It seems very strange that World Circuit/Nonesuch would wait ten long years to issue this historic document of the grand, wildly celebrated Buena Vista Social Club concert at Carnegie Hall. This is the very show so wonderfully and artfully detailed by filmmaker Wim Wenders in his documentary on the project that reunited these then-obscure Cuban music legends for an album and a tour and catapulted them to worldwide fame. Perhaps it was worth the wait; perhaps this music should have been in our midst all along. Of the four older legends, those who had made music together in Cuba before Castro, only Omara Portuondo remains on the Earth, and she is still quite active. The other three, vocalist Ibrahim Ferrer, pianist Rubén González, and guitarist and vocalist Compay Segundo, have passed away -- Segundo lived to be 96! The youngster of the group, guitarist Eliades Ochoa, continues to record and tour.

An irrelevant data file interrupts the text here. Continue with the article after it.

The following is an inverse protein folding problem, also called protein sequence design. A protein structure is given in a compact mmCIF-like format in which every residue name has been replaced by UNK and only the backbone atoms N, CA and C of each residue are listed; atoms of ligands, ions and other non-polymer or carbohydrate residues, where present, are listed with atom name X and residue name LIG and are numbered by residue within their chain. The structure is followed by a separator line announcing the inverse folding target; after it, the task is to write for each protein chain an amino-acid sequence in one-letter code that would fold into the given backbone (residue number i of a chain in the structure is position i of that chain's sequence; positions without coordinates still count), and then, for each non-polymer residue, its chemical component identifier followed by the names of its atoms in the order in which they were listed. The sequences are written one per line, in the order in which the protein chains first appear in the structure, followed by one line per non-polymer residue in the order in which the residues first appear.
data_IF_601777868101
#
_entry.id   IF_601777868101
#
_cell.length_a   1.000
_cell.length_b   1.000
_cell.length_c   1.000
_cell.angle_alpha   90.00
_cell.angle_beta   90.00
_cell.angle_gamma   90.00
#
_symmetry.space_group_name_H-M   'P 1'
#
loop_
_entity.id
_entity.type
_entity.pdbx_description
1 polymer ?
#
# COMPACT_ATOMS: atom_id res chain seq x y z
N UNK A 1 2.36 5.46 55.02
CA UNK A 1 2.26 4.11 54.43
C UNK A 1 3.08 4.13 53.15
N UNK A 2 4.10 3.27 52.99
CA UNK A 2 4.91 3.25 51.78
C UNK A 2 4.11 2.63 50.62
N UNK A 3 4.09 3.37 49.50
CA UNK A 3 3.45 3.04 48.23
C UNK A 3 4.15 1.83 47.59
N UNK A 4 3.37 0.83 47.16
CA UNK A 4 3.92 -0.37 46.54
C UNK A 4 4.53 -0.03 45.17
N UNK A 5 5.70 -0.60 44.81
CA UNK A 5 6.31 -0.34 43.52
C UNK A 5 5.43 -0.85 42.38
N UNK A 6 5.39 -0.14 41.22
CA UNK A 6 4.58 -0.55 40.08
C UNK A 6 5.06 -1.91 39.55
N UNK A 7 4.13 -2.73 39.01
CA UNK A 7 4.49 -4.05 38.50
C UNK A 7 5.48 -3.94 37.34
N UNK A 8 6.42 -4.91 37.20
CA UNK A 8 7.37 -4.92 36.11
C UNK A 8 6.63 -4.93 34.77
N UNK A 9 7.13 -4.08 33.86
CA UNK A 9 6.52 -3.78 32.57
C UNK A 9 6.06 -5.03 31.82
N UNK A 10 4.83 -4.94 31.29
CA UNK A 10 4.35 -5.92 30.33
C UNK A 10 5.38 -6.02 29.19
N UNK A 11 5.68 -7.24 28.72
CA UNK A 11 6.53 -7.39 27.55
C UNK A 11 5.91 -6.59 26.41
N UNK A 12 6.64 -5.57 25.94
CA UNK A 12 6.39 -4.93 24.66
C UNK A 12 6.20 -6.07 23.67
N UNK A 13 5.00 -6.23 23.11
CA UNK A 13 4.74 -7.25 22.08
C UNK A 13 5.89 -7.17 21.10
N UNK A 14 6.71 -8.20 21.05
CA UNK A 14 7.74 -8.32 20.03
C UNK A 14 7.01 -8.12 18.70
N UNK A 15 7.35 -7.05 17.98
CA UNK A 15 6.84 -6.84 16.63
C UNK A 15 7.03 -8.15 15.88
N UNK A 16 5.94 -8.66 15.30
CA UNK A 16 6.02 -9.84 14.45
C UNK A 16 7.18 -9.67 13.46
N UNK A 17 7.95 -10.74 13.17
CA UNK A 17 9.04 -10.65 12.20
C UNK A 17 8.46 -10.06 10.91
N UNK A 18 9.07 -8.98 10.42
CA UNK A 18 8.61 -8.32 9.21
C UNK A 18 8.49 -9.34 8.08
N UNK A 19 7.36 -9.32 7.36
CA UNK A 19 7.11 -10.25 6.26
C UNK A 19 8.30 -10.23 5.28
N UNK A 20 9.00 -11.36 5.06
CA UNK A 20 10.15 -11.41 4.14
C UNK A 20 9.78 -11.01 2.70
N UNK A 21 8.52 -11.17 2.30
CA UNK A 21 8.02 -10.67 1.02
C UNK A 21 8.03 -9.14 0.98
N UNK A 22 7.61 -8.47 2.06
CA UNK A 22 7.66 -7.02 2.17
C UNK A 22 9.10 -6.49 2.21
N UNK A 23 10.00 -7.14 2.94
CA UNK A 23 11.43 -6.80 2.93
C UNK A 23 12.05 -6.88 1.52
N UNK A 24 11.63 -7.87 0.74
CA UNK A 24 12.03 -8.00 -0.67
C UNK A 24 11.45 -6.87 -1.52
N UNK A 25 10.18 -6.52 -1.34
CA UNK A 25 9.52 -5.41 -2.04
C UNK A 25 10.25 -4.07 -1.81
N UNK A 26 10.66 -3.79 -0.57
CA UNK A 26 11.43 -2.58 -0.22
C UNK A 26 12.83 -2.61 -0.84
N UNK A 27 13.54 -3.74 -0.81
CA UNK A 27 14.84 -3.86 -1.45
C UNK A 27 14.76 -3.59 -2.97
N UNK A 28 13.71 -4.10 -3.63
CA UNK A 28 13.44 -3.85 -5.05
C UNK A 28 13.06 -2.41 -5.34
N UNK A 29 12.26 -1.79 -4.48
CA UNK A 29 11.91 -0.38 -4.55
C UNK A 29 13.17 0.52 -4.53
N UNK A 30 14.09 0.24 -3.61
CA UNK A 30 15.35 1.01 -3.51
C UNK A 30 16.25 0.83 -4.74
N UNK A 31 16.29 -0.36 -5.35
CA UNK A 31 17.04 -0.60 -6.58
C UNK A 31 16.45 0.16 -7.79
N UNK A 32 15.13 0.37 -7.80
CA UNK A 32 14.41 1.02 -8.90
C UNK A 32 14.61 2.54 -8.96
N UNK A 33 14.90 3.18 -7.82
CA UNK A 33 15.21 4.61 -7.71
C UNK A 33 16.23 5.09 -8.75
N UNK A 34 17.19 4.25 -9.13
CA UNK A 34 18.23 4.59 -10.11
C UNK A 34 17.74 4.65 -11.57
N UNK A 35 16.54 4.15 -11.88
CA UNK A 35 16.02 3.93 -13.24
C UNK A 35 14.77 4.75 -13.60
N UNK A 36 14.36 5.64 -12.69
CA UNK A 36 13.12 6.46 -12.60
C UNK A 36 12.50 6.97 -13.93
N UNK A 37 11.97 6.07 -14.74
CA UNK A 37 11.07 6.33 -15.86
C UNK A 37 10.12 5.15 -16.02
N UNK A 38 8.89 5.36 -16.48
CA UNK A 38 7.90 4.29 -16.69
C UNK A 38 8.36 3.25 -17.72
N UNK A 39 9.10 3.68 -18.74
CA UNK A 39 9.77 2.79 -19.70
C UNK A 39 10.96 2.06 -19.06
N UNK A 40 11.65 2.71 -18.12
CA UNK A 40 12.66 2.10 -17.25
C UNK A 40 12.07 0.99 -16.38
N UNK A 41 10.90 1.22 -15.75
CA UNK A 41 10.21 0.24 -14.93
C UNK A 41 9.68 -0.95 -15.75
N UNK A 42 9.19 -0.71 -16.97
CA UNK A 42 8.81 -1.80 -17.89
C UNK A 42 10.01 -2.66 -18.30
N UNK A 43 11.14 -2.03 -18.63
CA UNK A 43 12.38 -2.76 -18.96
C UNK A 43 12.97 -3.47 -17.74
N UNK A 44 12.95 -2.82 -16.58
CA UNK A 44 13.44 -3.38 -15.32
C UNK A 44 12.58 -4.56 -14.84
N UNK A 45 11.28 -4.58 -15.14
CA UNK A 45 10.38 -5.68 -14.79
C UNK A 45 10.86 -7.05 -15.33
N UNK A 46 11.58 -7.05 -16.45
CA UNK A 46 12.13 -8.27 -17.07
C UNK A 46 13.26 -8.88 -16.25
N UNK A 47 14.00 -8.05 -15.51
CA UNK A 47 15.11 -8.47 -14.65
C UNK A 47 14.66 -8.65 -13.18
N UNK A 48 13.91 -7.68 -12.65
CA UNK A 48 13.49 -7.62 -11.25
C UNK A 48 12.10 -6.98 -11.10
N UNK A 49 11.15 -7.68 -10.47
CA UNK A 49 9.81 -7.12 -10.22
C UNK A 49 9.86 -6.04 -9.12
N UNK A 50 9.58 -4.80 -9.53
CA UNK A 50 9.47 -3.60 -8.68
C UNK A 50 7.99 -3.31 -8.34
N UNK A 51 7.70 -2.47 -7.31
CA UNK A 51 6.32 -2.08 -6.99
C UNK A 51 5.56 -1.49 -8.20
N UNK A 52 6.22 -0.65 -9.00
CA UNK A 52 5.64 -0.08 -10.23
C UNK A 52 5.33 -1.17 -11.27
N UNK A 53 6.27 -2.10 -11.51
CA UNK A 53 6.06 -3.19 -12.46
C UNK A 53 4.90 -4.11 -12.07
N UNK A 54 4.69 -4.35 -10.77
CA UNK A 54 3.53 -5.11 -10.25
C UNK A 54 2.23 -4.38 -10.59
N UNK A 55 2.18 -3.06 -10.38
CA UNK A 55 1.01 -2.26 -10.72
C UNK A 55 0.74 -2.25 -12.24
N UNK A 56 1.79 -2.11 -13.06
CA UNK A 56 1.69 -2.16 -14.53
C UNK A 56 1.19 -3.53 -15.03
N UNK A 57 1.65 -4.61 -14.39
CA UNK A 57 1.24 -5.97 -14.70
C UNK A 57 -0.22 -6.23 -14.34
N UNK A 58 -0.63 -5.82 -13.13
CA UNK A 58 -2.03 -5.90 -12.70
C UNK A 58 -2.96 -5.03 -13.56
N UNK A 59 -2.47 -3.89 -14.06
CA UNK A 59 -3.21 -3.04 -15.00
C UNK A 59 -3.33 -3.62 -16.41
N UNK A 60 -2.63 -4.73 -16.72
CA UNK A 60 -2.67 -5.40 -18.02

One thing the music on this lavishly packaged double-disc set does accomplish, however, is reveal without doubt that the music in the film is as profound, sensual, and beautiful as it was when accompanied by images. It is true that eight of the songs that appeared on the eponymous studio album are replicated here, but these live versions blow them away. In addition, the 16 songs here, covering two full discs, offer extended instrumental workouts to go along with the glorious vocals, making each tune -- from the opening "Chan Chan" all the way through to the glorious bolero "Silencio" duet between Ferrer and Portuondo -- reflect all of the lived history not only of the singers, but of the entire era for an audience to behold. Segundo's rich and lived-in baritone inhabits disc two's opener, "Orgullecida," so fully that no one should ever be allowed to cover it again. As is the standard for Nonesuch, the sound of the evening is fantastic, the spark in the mix has been left in, and the backing band sounds as varied and tight as it did in the film. The enclosed booklet contains Jon Pareles' original New York Times review of the performance and reminiscences from many of those involved in the evening, including Omara Portuondo and producer and backing guitarist Ry Cooder. This set is every bit as necessary as the solo albums by the singers, and perhaps even more than the studio effort. It is not only a historical document; it is a living, breathing piece of work that guarantees the transference of emotion from tape to listener, and cements the Buena Vista Social Club's place not only in the Latin music pantheon, but in the larger context of popular music history. ~ Thom Jurek